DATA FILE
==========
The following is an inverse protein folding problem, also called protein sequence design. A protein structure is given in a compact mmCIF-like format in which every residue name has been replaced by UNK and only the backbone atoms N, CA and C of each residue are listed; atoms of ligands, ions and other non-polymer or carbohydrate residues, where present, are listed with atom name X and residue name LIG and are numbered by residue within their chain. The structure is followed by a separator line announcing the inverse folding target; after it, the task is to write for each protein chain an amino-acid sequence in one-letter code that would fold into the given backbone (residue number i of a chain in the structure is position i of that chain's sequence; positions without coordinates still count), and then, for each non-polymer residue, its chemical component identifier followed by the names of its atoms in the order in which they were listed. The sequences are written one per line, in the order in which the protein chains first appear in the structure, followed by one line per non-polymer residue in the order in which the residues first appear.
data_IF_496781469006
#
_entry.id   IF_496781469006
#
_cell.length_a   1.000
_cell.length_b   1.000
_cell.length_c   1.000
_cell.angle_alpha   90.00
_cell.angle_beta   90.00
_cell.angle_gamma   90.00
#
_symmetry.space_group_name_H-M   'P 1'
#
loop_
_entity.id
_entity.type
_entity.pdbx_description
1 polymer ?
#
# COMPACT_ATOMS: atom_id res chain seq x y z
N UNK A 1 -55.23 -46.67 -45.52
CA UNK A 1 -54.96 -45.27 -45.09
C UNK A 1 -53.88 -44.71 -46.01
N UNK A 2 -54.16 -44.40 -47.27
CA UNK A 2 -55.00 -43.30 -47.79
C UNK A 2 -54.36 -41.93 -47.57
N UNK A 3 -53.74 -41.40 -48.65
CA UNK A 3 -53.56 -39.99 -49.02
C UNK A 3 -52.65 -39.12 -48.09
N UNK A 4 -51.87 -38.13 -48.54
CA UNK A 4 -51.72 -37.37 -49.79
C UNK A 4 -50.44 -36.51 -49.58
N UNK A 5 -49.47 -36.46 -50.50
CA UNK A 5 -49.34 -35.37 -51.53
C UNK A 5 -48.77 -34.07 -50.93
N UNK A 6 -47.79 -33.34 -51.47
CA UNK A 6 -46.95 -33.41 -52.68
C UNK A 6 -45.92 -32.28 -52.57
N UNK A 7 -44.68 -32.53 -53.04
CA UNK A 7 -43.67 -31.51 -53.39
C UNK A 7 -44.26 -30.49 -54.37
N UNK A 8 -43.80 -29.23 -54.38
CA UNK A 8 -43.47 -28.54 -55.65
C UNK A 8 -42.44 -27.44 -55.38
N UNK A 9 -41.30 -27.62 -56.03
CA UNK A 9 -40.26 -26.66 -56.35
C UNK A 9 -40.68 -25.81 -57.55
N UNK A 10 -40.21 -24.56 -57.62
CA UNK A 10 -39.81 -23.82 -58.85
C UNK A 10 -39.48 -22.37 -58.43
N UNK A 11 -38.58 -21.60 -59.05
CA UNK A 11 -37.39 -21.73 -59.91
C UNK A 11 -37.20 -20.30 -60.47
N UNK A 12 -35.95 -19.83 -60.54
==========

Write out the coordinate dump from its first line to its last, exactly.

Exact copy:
The following is an inverse protein folding problem, also called protein sequence design. A protein structure is given in a compact mmCIF-like format in which every residue name has been replaced by UNK and only the backbone atoms N, CA and C of each residue are listed; atoms of ligands, ions and other non-polymer or carbohydrate residues, where present, are listed with atom name X and residue name LIG and are numbered by residue within their chain. The structure is followed by a separator line announcing the inverse folding target; after it, the task is to write for each protein chain an amino-acid sequence in one-letter code that would fold into the given backbone (residue number i of a chain in the structure is position i of that chain's sequence; positions without coordinates still count), and then, for each non-polymer residue, its chemical component identifier followed by the names of its atoms in the order in which they were listed. The sequences are written one per line, in the order in which the protein chains first appear in the structure, followed by one line per non-polymer residue in the order in which the residues first appear.
data_IF_496781469006
#
_entry.id   IF_496781469006
#
_cell.length_a   1.000
_cell.length_b   1.000
_cell.length_c   1.000
_cell.angle_alpha   90.00
_cell.angle_beta   90.00
_cell.angle_gamma   90.00
#
_symmetry.space_group_name_H-M   'P 1'
#
loop_
_entity.id
_entity.type
_entity.pdbx_description
1 polymer ?
#
# COMPACT_ATOMS: atom_id res chain seq x y z
N UNK A 1 -55.23 -46.67 -45.52
CA UNK A 1 -54.96 -45.27 -45.09
C UNK A 1 -53.88 -44.71 -46.01
N UNK A 2 -54.16 -44.40 -47.27
CA UNK A 2 -55.00 -43.30 -47.79
C UNK A 2 -54.36 -41.93 -47.57
N UNK A 3 -53.74 -41.40 -48.65
CA UNK A 3 -53.56 -39.99 -49.02
C UNK A 3 -52.65 -39.12 -48.09
N UNK A 4 -51.87 -38.13 -48.54
CA UNK A 4 -51.72 -37.37 -49.79
C UNK A 4 -50.44 -36.51 -49.58
N UNK A 5 -49.47 -36.46 -50.50
CA UNK A 5 -49.34 -35.37 -51.53
C UNK A 5 -48.77 -34.07 -50.93
N UNK A 6 -47.79 -33.34 -51.47
CA UNK A 6 -46.95 -33.41 -52.68
C UNK A 6 -45.92 -32.28 -52.57
N UNK A 7 -44.68 -32.53 -53.04
CA UNK A 7 -43.67 -31.51 -53.39
C UNK A 7 -44.26 -30.49 -54.37
N UNK A 8 -43.80 -29.23 -54.38
CA UNK A 8 -43.47 -28.54 -55.65
C UNK A 8 -42.44 -27.44 -55.38
N UNK A 9 -41.30 -27.62 -56.03
CA UNK A 9 -40.26 -26.66 -56.35
C UNK A 9 -40.68 -25.81 -57.55
N UNK A 10 -40.21 -24.56 -57.62
CA UNK A 10 -39.81 -23.82 -58.85
C UNK A 10 -39.48 -22.37 -58.43
N UNK A 11 -38.58 -21.60 -59.05
CA UNK A 11 -37.39 -21.73 -59.91
C UNK A 11 -37.20 -20.30 -60.47
N UNK A 12 -35.95 -19.83 -60.54